The re­search­ers said the cells stud­ied by Chien may give rise to those ex­am­ined by Orkin, but that re­mains a ques­tion for fu­ture stu­dy.

Past efforts to use em­bry­on­ic stem cells for heart re­gen­er­a­tion have fal­tered be­cause the cells tend to cause can­cers known as ter­a­to­mas, Chien said. The new­ly dis­cov­ered mas­ter cells might avoid that prob­lem, he added.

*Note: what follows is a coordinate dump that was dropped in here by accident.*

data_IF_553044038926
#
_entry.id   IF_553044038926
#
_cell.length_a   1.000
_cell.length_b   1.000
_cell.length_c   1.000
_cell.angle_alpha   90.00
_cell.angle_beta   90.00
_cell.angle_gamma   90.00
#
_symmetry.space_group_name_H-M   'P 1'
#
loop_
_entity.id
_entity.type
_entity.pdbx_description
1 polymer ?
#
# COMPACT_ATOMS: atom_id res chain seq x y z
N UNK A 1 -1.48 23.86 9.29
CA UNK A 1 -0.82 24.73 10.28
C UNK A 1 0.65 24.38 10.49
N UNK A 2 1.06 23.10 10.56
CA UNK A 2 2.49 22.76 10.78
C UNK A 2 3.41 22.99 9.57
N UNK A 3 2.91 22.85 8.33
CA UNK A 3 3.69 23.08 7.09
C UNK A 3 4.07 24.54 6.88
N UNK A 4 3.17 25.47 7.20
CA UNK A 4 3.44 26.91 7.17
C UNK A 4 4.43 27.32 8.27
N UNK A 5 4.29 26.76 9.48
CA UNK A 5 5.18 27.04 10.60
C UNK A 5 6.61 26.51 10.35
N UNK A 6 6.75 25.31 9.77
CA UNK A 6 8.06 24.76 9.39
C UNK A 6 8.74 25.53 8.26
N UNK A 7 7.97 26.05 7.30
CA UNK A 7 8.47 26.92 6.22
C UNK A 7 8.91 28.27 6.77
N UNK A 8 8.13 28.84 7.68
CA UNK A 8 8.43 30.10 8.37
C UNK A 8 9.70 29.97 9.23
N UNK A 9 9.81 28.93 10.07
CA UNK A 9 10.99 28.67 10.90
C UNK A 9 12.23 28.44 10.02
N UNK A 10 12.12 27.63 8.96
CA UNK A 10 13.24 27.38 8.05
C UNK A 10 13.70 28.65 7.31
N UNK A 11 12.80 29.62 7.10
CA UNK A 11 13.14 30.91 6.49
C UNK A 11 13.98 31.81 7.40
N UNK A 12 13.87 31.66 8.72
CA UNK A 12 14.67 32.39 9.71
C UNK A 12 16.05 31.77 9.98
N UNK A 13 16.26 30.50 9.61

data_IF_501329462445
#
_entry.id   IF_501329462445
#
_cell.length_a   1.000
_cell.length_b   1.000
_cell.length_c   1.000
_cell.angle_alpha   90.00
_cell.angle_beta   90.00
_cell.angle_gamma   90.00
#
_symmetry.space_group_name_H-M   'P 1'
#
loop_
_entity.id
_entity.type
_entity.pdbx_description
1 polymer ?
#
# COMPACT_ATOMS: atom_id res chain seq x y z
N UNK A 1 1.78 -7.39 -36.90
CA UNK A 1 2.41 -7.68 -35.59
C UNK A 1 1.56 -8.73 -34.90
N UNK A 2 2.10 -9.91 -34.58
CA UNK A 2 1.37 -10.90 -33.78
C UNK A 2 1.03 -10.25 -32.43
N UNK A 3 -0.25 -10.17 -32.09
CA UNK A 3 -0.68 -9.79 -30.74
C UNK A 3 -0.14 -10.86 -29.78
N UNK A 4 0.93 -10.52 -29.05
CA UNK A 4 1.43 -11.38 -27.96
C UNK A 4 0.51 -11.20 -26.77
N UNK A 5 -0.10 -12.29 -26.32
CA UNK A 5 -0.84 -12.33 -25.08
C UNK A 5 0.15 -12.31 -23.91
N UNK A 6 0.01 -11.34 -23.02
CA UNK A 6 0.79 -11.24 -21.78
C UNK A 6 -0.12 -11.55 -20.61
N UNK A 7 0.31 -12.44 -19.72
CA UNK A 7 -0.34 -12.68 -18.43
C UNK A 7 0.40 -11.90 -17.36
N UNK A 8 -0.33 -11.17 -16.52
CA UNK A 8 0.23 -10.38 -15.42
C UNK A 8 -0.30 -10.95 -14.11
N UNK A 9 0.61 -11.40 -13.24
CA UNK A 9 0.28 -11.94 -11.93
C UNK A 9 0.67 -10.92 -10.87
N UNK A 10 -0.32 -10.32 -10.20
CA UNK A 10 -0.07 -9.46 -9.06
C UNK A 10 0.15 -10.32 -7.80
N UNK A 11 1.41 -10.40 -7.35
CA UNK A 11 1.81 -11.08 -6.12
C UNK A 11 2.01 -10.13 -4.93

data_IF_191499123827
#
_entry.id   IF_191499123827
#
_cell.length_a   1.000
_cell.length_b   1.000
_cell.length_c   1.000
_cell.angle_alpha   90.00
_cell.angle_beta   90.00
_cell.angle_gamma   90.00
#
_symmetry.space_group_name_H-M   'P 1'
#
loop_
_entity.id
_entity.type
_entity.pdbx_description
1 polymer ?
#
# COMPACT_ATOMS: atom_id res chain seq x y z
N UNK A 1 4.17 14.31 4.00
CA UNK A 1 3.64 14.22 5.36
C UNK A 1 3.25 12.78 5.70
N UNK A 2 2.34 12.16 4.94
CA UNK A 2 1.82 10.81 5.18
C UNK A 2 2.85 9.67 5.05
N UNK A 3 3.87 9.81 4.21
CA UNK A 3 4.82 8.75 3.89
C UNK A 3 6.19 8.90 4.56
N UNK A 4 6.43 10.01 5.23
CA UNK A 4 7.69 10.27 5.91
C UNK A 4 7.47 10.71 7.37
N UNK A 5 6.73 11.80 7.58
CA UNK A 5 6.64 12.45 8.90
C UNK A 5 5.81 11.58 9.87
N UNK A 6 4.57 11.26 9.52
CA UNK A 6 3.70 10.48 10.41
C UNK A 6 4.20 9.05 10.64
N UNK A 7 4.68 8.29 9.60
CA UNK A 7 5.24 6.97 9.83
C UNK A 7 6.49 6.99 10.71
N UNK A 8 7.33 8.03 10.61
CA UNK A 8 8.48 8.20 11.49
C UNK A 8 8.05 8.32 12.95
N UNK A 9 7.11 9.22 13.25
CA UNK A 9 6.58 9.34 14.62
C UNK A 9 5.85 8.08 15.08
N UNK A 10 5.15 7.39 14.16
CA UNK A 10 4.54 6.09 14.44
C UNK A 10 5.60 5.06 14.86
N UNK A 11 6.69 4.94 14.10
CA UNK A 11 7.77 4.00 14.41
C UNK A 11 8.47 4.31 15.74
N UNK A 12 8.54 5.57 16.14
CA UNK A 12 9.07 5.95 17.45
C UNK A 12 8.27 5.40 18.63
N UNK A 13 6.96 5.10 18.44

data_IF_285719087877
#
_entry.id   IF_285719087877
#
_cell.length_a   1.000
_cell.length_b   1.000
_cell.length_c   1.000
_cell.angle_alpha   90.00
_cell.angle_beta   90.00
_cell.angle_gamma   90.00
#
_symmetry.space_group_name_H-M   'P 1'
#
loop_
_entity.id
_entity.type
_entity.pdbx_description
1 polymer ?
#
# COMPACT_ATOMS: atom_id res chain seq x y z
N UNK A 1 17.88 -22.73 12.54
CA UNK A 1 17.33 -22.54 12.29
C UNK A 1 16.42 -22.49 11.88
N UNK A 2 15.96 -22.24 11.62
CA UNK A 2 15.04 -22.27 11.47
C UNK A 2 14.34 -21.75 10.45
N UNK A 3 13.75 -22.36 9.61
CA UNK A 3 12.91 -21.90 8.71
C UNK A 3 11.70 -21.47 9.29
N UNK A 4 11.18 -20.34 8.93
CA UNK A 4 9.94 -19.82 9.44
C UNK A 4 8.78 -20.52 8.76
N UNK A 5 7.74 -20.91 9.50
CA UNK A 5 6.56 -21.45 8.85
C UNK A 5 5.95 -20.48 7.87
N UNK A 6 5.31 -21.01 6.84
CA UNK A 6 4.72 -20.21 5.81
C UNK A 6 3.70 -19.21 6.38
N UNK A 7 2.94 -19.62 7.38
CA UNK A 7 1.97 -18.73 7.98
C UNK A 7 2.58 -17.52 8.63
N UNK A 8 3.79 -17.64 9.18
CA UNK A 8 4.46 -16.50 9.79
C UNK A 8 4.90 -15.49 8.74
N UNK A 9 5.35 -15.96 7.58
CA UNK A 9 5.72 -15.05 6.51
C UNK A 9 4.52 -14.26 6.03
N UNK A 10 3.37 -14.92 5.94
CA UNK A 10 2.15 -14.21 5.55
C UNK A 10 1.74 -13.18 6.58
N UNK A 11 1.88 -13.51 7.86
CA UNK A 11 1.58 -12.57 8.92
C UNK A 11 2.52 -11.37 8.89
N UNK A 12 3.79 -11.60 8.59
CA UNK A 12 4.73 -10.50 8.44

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Researchers have identified possible cardiac stem cells that can produce all three major tissues of the heart. That could be a major step forward in continuing efforts to use stem cells—”master cells” that can develop into various other types—to regenerate diseased organs, the researchers said. The organ in this case would be the heart. Heart disease in its various forms is the top killer in most industrialized countries. “It’s a surprise that a single cell can give rise to all of these tissues and structures in the heart,” said Kenneth Chien of Massachusetts General Hospital and Harvard Medical School in Boston. “The heart may look more like blood than we thought,” he added, referring to the fact that single stem cells can give rise to all the cell types found in blood. Chien is co-author of a paper on the cells in the Nov. 22 advance online edition of the research journal Cell. “This changes the way we think about organ development,” said Stuart Orkin of the Howard Hughes Medical Institute in Chevy Chase, Md., co-author of a companion paper in the journal. “Rather than different cell types coming together, the heart appears to develop from a common set of progenitors or stem cells. This may be a more economical method.” Chien’s team earlier found a group of cardiac muscle progenitors called islet-1 cells in heart tissue from newborn rats, mice, and humans. The cells are defined by the presence of a protein by the same name. In the new study, the researchers traced the development of these cells in the hearts of mice. They found that the precursors produce not only cardiac muscle but also heart-related tissues called smooth muscle, endothelial and pacemaker, as well as others. They also found that the cells were obtainable from embryonic stem cells. Orkin and his colleagues isolated cells from a mouse embryo in which a heart-specific gene, called Nkx2.5+, was active. They found that the these cells differentiated mainly into cardiac muscle cells and conduction system cells. The heart’s conduction system carries the electrical impulses that allow it to beat. The scientists then isolated Nkx2.5 cells derived from embryonic stem cells and found that some of the cells also expressed a second gene, c-kit. Those with both genes could expand and produce both cardiac muscle and smooth muscle cells from a single cell. Smooth muscle is one of three types of muscles in the body called skeletal, smooth and cardiac. Smooth muscle forms the supporting tissue of blood vessels and hollow internal organs, and is named for the absence of microscopic stripes seen in the other two types. The researchers said the cells studied by Chien may give rise to those examined by Orkin, but that remains a question for future study. In the past, it has been hard to use embryonic stem cells for heart regeneration because they tend to cause cancers known as teratomas, Chien said. But the newly discovered populations of master cells might avoid that problem, he added.